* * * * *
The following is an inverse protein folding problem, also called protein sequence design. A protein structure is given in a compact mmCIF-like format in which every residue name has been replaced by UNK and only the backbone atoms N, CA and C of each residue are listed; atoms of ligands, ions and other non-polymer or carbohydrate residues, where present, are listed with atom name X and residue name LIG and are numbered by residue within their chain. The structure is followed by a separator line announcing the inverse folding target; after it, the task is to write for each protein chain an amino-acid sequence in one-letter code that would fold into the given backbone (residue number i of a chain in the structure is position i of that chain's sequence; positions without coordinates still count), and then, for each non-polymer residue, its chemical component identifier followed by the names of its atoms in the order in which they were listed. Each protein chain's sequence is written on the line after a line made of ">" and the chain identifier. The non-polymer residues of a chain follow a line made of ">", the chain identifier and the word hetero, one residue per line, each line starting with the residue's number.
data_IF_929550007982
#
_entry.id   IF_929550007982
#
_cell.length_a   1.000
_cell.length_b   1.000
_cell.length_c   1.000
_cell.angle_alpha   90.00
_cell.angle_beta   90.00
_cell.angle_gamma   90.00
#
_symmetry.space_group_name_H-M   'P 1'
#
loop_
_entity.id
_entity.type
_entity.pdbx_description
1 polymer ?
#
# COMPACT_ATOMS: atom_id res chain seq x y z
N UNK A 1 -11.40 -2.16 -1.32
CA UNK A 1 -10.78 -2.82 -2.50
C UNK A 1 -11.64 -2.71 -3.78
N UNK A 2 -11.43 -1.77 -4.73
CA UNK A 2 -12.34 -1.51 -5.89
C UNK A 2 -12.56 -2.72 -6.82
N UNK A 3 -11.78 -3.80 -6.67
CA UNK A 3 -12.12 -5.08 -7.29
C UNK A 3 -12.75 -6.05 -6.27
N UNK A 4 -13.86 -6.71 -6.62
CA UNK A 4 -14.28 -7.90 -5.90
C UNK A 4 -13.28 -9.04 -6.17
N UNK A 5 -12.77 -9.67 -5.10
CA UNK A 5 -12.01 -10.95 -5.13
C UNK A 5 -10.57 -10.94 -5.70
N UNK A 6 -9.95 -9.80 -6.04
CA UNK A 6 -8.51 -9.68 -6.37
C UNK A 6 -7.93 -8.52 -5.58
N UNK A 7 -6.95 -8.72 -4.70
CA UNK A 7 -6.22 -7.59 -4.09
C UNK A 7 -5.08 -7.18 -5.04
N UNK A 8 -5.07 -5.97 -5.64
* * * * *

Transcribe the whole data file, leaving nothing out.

The following is an inverse protein folding problem, also called protein sequence design. A protein structure is given in a compact mmCIF-like format in which every residue name has been replaced by UNK and only the backbone atoms N, CA and C of each residue are listed; atoms of ligands, ions and other non-polymer or carbohydrate residues, where present, are listed with atom name X and residue name LIG and are numbered by residue within their chain. The structure is followed by a separator line announcing the inverse folding target; after it, the task is to write for each protein chain an amino-acid sequence in one-letter code that would fold into the given backbone (residue number i of a chain in the structure is position i of that chain's sequence; positions without coordinates still count), and then, for each non-polymer residue, its chemical component identifier followed by the names of its atoms in the order in which they were listed. Each protein chain's sequence is written on the line after a line made of ">" and the chain identifier. The non-polymer residues of a chain follow a line made of ">", the chain identifier and the word hetero, one residue per line, each line starting with the residue's number.
data_IF_929550007982
#
_entry.id   IF_929550007982
#
_cell.length_a   1.000
_cell.length_b   1.000
_cell.length_c   1.000
_cell.angle_alpha   90.00
_cell.angle_beta   90.00
_cell.angle_gamma   90.00
#
_symmetry.space_group_name_H-M   'P 1'
#
loop_
_entity.id
_entity.type
_entity.pdbx_description
1 polymer ?
#
# COMPACT_ATOMS: atom_id res chain seq x y z
N UNK A 1 -11.40 -2.16 -1.32
CA UNK A 1 -10.78 -2.82 -2.50
C UNK A 1 -11.64 -2.71 -3.78
N UNK A 2 -11.43 -1.77 -4.73
CA UNK A 2 -12.34 -1.51 -5.89
C UNK A 2 -12.56 -2.72 -6.82
N UNK A 3 -11.78 -3.80 -6.67
CA UNK A 3 -12.12 -5.08 -7.29
C UNK A 3 -12.75 -6.05 -6.27
N UNK A 4 -13.86 -6.71 -6.62
CA UNK A 4 -14.28 -7.90 -5.90
C UNK A 4 -13.28 -9.04 -6.17
N UNK A 5 -12.77 -9.67 -5.10
CA UNK A 5 -12.01 -10.95 -5.13
C UNK A 5 -10.57 -10.94 -5.70
N UNK A 6 -9.95 -9.80 -6.04
CA UNK A 6 -8.51 -9.68 -6.37
C UNK A 6 -7.93 -8.52 -5.58
N UNK A 7 -6.95 -8.72 -4.70
CA UNK A 7 -6.22 -7.59 -4.09
C UNK A 7 -5.08 -7.18 -5.04
N UNK A 8 -5.07 -5.97 -5.64